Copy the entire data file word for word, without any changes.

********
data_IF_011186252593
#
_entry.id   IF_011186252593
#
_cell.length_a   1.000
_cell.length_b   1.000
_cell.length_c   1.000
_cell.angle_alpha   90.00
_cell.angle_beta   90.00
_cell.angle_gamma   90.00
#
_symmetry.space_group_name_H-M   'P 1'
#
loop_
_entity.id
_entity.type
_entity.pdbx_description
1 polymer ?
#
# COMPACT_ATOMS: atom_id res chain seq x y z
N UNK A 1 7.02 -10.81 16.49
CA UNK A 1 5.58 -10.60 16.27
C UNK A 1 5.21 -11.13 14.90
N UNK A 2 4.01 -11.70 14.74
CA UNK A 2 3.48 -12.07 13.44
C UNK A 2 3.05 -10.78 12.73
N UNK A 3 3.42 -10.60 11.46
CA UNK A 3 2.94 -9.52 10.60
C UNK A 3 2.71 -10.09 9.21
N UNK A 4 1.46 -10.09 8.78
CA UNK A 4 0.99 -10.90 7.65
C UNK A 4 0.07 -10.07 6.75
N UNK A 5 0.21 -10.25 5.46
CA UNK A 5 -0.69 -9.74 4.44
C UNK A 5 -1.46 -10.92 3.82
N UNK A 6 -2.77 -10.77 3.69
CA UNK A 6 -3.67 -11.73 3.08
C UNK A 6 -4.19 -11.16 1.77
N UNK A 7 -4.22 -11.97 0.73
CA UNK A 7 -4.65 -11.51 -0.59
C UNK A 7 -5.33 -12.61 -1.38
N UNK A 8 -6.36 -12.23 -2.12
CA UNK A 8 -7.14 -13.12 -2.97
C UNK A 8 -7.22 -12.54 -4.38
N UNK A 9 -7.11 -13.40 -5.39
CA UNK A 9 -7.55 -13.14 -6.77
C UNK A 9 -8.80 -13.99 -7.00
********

data_IF_011186252593
#
_entry.id   IF_011186252593
#
_cell.length_a   1.000
_cell.length_b   1.000
_cell.length_c   1.000
_cell.angle_alpha   90.00
_cell.angle_beta   90.00
_cell.angle_gamma   90.00
#
_symmetry.space_group_name_H-M   'P 1'
#
loop_
_entity.id
_entity.type
_entity.pdbx_description
1 polymer ?
#
# COMPACT_ATOMS: atom_id res chain seq x y z
N UNK A 1 7.02 -10.81 16.49
CA UNK A 1 5.58 -10.60 16.27
C UNK A 1 5.21 -11.13 14.90
N UNK A 2 4.01 -11.70 14.74
CA UNK A 2 3.48 -12.07 13.44
C UNK A 2 3.05 -10.78 12.73
N UNK A 3 3.42 -10.60 11.46
CA UNK A 3 2.94 -9.52 10.60
C UNK A 3 2.71 -10.09 9.21
N UNK A 4 1.46 -10.09 8.78
CA UNK A 4 0.99 -10.90 7.65
C UNK A 4 0.07 -10.07 6.75
N UNK A 5 0.21 -10.25 5.46
CA UNK A 5 -0.69 -9.74 4.44
C UNK A 5 -1.46 -10.92 3.82
N UNK A 6 -2.77 -10.77 3.69
CA UNK A 6 -3.67 -11.73 3.08
C UNK A 6 -4.19 -11.16 1.77
N UNK A 7 -4.22 -11.97 0.73
CA UNK A 7 -4.65 -11.51 -0.59
C UNK A 7 -5.33 -12.61 -1.38
N UNK A 8 -6.36 -12.23 -2.12
CA UNK A 8 -7.14 -13.12 -2.97
C UNK A 8 -7.22 -12.54 -4.38
N UNK A 9 -7.11 -13.40 -5.39
CA UNK A 9 -7.55 -13.14 -6.77
C UNK A 9 -8.80 -13.99 -7.00